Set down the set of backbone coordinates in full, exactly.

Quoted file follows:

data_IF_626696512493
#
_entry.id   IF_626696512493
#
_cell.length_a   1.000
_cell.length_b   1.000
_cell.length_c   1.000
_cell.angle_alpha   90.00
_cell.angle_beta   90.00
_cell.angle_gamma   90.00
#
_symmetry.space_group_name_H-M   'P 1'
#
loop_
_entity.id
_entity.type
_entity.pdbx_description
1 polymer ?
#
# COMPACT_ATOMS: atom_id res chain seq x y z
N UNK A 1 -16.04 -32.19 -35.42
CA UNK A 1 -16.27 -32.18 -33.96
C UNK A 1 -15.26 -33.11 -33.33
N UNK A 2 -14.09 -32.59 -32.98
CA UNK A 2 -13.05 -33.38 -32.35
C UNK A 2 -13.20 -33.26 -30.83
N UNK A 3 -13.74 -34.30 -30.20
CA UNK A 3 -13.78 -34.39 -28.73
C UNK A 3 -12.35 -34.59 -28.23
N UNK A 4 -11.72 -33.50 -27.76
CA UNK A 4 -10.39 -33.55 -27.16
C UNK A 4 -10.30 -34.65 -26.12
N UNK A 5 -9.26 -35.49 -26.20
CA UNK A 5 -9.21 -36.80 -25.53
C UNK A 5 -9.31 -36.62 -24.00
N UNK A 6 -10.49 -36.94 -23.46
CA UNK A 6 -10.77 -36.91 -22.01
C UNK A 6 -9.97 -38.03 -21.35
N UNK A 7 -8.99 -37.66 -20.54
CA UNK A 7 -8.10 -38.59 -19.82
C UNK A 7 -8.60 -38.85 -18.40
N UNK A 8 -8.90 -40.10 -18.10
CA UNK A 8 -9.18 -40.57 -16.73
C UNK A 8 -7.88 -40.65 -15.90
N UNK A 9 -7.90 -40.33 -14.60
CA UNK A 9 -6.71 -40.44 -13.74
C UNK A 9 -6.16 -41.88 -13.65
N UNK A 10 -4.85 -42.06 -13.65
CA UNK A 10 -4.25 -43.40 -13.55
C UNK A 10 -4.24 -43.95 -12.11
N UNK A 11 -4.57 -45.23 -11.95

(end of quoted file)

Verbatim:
data_IF_626696512493
#
_entry.id   IF_626696512493
#
_cell.length_a   1.000
_cell.length_b   1.000
_cell.length_c   1.000
_cell.angle_alpha   90.00
_cell.angle_beta   90.00
_cell.angle_gamma   90.00
#
_symmetry.space_group_name_H-M   'P 1'
#
loop_
_entity.id
_entity.type
_entity.pdbx_description
1 polymer ?
#
# COMPACT_ATOMS: atom_id res chain seq x y z
N UNK A 1 -16.04 -32.19 -35.42
CA UNK A 1 -16.27 -32.18 -33.96
C UNK A 1 -15.26 -33.11 -33.33
N UNK A 2 -14.09 -32.59 -32.98
CA UNK A 2 -13.05 -33.38 -32.35
C UNK A 2 -13.20 -33.26 -30.83
N UNK A 3 -13.74 -34.30 -30.20
CA UNK A 3 -13.78 -34.39 -28.73
C UNK A 3 -12.35 -34.59 -28.23
N UNK A 4 -11.72 -33.50 -27.76
CA UNK A 4 -10.39 -33.55 -27.16
C UNK A 4 -10.30 -34.65 -26.12
N UNK A 5 -9.26 -35.49 -26.20
CA UNK A 5 -9.21 -36.80 -25.53
C UNK A 5 -9.31 -36.62 -24.00
N UNK A 6 -10.49 -36.94 -23.46
CA UNK A 6 -10.77 -36.91 -22.01
C UNK A 6 -9.97 -38.03 -21.35
N UNK A 7 -8.99 -37.66 -20.54
CA UNK A 7 -8.10 -38.59 -19.82
C UNK A 7 -8.60 -38.85 -18.40
N UNK A 8 -8.90 -40.10 -18.10
CA UNK A 8 -9.18 -40.57 -16.73
C UNK A 8 -7.88 -40.65 -15.90
N UNK A 9 -7.90 -40.33 -14.60
CA UNK A 9 -6.71 -40.44 -13.74
C UNK A 9 -6.16 -41.88 -13.65
N UNK A 10 -4.85 -42.06 -13.65
CA UNK A 10 -4.25 -43.40 -13.55
C UNK A 10 -4.24 -43.95 -12.11
N UNK A 11 -4.57 -45.23 -11.95